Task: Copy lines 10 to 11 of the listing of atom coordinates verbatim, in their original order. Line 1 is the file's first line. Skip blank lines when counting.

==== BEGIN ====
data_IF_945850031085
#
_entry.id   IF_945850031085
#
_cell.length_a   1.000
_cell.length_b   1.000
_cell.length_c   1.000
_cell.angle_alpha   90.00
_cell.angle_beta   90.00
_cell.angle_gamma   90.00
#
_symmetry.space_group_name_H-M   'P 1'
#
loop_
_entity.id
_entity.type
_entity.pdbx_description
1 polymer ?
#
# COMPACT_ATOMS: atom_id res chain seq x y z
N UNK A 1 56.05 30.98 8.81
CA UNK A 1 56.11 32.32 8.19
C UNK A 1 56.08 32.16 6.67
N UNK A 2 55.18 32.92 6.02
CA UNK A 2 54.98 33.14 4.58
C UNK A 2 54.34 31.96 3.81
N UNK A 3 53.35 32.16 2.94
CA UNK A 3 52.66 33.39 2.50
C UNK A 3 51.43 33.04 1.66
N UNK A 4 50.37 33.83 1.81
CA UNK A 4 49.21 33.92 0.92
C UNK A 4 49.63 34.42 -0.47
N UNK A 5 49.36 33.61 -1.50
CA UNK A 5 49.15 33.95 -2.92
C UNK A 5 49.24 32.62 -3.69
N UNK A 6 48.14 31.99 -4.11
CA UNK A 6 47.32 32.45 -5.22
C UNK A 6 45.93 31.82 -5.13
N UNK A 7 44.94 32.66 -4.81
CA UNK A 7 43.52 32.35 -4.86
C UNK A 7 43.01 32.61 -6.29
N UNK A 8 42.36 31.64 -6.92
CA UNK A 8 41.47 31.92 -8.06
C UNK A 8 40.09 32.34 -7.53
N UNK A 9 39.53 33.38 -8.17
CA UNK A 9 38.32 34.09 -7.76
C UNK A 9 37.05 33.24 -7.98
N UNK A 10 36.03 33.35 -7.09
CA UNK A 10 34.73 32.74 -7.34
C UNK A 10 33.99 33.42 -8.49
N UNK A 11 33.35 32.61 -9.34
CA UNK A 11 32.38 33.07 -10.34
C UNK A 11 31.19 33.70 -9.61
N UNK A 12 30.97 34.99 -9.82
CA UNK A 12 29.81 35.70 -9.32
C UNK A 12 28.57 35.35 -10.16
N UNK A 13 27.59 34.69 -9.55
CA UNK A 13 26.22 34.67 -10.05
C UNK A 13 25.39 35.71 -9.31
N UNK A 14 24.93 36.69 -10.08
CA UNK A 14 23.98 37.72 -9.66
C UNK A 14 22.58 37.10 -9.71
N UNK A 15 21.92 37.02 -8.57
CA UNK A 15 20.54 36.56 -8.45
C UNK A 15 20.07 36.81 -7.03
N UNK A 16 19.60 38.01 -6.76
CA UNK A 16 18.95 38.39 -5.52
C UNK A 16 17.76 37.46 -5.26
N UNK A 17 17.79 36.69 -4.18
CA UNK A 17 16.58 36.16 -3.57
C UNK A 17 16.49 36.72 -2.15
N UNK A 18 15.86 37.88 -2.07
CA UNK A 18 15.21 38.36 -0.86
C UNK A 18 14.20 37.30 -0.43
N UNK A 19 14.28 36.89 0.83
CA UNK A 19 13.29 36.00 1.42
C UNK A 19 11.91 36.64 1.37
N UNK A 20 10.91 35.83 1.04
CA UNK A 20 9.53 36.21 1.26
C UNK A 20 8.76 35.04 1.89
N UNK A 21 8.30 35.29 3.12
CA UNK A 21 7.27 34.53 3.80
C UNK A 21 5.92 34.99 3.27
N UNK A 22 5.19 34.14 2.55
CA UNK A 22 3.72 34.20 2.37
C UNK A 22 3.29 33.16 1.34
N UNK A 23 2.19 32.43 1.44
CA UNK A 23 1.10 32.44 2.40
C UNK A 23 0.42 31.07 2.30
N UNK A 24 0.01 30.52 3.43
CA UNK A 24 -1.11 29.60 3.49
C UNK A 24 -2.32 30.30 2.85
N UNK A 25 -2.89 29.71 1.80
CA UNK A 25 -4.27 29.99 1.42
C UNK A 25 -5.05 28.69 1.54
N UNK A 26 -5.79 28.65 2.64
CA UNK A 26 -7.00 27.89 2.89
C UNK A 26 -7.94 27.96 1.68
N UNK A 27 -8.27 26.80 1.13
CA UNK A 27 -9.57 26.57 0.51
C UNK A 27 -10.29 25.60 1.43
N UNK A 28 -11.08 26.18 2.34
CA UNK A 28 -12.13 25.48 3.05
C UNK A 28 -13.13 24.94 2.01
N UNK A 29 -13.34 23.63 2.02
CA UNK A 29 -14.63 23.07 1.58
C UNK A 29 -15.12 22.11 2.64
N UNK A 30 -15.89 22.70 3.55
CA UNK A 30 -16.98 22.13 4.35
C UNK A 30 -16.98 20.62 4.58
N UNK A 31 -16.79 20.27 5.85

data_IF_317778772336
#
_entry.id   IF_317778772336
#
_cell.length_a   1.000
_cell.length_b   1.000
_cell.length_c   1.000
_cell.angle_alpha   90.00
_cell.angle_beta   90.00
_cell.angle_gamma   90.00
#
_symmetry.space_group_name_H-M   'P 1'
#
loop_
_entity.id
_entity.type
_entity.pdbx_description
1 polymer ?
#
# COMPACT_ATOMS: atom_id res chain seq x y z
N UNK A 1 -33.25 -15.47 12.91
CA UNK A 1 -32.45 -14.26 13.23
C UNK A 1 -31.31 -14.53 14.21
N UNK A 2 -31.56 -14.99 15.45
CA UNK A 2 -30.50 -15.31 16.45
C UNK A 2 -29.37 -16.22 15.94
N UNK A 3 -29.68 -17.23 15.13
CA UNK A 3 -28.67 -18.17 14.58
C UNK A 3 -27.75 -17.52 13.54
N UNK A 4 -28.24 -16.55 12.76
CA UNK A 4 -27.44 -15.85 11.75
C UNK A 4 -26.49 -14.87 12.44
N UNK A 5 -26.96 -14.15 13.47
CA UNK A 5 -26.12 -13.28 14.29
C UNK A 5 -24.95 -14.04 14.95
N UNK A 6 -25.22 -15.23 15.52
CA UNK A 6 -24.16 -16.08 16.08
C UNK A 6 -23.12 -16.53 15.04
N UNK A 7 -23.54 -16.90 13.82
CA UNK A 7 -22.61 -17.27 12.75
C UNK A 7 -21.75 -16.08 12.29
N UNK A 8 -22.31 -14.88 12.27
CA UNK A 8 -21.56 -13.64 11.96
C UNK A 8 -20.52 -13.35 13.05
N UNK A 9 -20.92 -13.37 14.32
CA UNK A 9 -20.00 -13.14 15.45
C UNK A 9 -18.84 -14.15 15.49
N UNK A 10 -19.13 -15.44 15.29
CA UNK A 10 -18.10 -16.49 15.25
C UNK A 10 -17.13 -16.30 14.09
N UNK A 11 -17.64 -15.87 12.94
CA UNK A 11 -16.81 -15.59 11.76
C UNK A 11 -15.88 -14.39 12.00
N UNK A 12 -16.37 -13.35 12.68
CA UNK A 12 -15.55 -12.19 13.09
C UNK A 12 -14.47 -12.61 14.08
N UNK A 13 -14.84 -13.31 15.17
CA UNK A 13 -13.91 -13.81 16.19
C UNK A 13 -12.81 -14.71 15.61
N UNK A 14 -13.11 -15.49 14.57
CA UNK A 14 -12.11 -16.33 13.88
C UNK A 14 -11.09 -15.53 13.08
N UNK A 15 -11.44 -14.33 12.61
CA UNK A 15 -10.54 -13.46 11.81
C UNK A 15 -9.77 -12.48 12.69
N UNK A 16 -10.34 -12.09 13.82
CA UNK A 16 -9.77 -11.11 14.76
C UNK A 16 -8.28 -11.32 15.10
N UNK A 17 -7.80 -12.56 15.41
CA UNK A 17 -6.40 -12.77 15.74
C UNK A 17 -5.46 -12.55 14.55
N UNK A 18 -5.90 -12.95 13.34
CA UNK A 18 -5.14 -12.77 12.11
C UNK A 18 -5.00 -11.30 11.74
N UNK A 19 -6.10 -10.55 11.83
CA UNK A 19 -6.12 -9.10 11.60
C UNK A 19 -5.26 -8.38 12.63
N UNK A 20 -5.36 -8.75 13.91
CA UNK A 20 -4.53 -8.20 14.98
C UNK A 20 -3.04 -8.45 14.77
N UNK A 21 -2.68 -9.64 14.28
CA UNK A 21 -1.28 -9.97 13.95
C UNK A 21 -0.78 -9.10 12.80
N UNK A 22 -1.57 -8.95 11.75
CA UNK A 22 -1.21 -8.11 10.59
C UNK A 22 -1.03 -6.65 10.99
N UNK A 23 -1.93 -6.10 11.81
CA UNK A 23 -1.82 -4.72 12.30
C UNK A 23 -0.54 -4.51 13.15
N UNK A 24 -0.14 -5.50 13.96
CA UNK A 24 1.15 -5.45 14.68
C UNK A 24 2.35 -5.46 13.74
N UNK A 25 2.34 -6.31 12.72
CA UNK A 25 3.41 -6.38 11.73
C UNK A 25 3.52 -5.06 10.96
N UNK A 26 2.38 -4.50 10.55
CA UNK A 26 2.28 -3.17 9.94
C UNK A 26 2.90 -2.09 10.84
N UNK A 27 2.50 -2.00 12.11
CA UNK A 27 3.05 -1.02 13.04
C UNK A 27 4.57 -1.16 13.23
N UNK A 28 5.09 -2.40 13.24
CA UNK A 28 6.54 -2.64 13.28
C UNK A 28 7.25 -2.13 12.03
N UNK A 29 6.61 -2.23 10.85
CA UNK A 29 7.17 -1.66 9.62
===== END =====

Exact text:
_cell.angle_gamma   90.00
#